A scandal has emerged in the global tech world, with Google being accused of pressuring Acer to cancel (at the very last minute) a smartphone launch with China's Alibaba Group.
The smartphone in question was the Acer CloudMobile A800, which would have run on Alibaba's Aliyun operating system.
According to reports coming out of Shanghai, Google put the screws to Acer, threatening to pull Android support from Acer devices if the Taiwanese device maker launched a smartphone with Alibaba.
According to the reports, journalists showed up to an event in Shanghai on Thursday expecting to receive news of the Acer CloudMobile A800's launch.
Instead, they were refused entry and informed by a representative of Alibaba that the CloudMobile A800 had been cancelled.
Alibaba then released the following statement: "Our partner received notification from Google that if the new product launch with Aliyun went ahead, Google would terminate Android product cooperation and related technical authorization with Acer."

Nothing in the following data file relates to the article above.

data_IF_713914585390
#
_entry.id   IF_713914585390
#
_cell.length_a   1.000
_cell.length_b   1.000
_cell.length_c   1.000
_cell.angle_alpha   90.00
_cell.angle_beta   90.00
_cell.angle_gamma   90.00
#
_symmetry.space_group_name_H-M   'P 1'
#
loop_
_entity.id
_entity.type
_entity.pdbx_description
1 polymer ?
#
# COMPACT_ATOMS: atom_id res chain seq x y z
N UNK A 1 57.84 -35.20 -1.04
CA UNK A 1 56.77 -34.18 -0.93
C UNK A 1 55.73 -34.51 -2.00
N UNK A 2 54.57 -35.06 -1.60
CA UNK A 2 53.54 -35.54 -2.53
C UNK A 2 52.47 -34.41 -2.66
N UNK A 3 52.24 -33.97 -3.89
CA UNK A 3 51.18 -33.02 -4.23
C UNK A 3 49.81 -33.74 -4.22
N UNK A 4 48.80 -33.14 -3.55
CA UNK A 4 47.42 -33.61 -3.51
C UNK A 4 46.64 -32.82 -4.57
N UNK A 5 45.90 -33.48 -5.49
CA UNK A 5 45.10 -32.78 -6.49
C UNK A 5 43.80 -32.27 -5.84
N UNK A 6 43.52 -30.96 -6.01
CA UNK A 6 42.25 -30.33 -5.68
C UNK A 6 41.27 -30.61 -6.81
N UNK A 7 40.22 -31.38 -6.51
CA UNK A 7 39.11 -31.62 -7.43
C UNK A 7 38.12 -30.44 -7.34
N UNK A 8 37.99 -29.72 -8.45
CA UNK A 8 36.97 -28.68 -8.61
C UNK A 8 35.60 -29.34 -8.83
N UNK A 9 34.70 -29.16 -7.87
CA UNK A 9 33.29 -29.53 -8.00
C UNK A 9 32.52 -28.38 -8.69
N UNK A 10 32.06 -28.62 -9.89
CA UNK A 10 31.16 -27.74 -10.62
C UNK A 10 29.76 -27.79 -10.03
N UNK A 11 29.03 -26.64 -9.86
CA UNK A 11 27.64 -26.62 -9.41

Google and Acer representatives in Tokyo and Shanghai, respectively, have reportedly declined to comment, and TechRadar has so far received no response from the companies' U.S. representatives.
In May of this year, Alibaba bought back the portion of its shares that was previously owned by Yahoo, reversing a deal that was made in 2005.
Alibaba reportedly hoped to gain more control over its own operations, while Yahoo doubtless enjoyed cashing a $6 billion check.
Acer, meanwhile, apparently didn't mention the partnership with Alibaba in early September when company president Jim Wong announced six new Acer smartphones in Europe and Asia for 2013, with five running Android and one on Windows Phone 8.
Perhaps he saw this coming.
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